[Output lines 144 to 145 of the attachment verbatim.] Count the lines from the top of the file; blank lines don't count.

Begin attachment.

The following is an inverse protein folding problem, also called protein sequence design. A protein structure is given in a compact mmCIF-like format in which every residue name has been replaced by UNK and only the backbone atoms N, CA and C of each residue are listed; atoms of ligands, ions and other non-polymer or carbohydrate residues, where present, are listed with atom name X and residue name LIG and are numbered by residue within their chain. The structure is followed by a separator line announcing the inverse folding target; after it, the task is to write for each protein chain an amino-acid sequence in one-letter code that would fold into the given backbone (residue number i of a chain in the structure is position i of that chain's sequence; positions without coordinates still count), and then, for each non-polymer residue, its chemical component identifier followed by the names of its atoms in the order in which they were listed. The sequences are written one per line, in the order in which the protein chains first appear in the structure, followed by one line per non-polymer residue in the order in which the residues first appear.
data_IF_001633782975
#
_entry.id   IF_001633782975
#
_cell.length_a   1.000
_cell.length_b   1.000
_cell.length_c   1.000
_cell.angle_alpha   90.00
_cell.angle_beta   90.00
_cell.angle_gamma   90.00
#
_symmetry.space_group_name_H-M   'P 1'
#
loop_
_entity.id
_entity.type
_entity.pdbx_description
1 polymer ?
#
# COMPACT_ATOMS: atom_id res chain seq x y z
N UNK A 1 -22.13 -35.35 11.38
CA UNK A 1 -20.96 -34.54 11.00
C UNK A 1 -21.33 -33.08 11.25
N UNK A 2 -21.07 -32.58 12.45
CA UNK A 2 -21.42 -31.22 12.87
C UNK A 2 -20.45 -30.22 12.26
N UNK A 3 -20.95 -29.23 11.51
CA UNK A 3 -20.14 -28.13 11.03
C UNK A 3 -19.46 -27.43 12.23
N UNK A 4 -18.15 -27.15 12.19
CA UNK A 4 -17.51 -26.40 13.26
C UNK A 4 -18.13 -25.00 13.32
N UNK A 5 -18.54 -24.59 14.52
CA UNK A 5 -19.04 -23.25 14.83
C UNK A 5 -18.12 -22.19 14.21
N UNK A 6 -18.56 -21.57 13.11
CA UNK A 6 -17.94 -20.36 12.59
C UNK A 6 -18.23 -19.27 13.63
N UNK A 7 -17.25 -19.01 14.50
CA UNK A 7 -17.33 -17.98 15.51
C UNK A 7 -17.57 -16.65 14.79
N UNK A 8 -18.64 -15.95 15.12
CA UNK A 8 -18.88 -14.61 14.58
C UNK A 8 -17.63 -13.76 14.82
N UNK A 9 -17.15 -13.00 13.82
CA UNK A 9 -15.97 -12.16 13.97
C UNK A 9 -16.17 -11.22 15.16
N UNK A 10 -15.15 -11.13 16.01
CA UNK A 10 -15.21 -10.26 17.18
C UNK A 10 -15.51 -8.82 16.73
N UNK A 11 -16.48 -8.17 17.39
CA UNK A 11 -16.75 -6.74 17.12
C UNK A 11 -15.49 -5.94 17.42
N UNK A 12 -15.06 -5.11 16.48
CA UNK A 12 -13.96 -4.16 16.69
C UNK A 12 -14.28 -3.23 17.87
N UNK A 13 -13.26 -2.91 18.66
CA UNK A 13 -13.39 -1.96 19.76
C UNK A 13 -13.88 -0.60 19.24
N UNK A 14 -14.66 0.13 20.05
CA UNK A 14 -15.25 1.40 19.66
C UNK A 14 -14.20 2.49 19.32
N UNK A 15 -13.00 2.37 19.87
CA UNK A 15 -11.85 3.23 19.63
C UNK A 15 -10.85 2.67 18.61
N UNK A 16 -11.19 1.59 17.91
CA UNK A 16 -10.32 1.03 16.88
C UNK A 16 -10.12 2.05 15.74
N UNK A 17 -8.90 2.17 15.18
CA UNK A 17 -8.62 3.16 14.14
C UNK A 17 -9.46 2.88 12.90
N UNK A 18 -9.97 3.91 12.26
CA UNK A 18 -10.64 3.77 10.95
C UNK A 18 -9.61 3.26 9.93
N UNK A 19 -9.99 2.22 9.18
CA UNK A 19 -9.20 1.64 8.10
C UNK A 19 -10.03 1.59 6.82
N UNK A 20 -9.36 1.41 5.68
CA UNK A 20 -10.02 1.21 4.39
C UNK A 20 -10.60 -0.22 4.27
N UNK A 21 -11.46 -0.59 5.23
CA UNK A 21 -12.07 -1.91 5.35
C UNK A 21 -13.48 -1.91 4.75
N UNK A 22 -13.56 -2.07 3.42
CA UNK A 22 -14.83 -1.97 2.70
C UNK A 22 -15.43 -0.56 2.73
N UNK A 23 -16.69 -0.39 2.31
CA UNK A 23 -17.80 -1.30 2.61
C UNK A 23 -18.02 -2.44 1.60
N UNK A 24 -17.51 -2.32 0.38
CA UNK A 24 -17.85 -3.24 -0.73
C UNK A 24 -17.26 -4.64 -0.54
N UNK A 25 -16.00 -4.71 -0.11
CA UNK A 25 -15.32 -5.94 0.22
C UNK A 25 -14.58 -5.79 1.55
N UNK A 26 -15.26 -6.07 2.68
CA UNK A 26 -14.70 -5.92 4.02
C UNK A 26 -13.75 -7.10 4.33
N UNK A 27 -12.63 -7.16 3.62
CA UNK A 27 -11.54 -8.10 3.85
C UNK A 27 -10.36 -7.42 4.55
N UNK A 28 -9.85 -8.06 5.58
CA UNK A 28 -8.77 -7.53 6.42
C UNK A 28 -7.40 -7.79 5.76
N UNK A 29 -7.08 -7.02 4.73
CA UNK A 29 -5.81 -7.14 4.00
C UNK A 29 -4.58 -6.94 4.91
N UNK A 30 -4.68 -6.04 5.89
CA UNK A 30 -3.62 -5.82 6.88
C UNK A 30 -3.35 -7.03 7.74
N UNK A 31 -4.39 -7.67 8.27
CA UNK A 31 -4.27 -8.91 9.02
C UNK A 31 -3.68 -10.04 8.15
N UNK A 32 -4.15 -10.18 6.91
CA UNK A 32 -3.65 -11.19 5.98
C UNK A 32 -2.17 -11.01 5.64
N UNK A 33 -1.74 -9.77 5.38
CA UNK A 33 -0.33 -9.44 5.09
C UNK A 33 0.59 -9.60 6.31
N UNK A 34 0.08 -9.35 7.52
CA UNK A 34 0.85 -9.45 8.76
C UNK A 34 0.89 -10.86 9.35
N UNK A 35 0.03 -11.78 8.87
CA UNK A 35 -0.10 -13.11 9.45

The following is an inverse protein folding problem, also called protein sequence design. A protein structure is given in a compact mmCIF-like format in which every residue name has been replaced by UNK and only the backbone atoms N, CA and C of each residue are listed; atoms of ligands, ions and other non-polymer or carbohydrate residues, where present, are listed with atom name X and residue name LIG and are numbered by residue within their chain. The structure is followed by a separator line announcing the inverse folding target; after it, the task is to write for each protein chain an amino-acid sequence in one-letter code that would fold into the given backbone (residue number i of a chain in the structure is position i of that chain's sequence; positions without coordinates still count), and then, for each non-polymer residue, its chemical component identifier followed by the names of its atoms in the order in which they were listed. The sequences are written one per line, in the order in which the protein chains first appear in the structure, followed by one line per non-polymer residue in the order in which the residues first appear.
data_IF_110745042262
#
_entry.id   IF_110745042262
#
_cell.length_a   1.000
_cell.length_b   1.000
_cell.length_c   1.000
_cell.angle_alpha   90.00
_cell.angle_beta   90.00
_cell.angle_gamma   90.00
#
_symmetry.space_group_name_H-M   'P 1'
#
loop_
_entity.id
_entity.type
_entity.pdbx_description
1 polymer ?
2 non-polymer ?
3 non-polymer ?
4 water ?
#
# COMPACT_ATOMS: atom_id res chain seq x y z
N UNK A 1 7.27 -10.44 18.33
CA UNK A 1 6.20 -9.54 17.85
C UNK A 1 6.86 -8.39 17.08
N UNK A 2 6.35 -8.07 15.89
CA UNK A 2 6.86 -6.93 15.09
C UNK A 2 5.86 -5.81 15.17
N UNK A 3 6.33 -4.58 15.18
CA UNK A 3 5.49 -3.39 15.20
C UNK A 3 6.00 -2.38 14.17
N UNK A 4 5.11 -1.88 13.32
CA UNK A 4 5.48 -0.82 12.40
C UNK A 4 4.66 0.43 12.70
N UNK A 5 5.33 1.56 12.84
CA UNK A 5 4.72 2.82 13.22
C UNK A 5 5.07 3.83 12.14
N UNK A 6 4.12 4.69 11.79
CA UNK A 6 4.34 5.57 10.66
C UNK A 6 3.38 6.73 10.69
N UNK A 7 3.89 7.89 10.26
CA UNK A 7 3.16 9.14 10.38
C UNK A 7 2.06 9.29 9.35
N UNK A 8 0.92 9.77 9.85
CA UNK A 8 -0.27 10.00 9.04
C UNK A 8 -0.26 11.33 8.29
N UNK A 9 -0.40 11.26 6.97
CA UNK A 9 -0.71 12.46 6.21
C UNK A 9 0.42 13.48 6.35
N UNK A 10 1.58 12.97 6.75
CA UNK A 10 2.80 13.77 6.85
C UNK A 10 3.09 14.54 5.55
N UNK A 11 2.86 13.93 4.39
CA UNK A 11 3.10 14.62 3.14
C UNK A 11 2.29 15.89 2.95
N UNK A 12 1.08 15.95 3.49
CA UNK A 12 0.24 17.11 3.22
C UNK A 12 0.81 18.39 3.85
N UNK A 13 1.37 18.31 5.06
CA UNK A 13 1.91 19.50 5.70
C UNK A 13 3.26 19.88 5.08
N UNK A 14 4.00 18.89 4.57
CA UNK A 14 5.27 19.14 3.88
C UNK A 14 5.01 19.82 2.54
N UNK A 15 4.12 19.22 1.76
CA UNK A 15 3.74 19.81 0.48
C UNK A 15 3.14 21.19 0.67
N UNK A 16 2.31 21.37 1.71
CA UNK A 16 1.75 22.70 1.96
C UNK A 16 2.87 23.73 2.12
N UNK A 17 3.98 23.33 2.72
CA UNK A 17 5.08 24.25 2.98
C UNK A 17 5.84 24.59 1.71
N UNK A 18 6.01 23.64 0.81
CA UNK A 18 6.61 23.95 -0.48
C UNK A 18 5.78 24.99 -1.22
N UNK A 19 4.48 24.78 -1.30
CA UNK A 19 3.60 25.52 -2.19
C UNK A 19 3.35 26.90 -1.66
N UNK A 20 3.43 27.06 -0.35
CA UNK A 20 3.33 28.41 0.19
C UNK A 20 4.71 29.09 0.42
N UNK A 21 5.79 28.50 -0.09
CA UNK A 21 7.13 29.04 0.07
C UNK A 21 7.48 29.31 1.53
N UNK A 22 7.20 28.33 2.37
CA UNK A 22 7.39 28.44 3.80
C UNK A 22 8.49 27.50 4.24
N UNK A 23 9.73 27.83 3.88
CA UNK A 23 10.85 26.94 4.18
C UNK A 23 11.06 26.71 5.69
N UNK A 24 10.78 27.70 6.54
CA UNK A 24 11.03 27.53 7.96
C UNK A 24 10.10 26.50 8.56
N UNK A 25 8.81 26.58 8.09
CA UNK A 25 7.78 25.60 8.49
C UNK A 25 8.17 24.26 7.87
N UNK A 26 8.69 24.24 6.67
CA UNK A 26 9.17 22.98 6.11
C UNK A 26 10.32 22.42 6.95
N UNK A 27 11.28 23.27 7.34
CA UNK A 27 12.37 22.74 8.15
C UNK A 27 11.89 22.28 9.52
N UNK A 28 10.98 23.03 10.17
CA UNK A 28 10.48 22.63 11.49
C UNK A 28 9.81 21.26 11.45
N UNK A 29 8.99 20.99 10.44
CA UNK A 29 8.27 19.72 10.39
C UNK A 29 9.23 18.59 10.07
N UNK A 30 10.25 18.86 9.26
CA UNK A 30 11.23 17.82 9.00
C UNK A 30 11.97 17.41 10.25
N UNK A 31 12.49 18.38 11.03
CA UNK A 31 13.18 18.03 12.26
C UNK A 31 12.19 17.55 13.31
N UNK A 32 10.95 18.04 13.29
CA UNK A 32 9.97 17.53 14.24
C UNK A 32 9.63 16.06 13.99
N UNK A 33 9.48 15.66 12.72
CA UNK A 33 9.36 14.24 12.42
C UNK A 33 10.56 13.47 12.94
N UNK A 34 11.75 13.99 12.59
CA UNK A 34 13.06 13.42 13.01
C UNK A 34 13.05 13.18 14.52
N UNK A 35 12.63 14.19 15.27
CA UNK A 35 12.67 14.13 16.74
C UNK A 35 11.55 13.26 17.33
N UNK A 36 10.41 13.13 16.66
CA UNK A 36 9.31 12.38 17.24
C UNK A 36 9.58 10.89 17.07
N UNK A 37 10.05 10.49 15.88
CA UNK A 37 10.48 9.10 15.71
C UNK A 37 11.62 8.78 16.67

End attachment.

1 polymer ?
2 non-polymer ?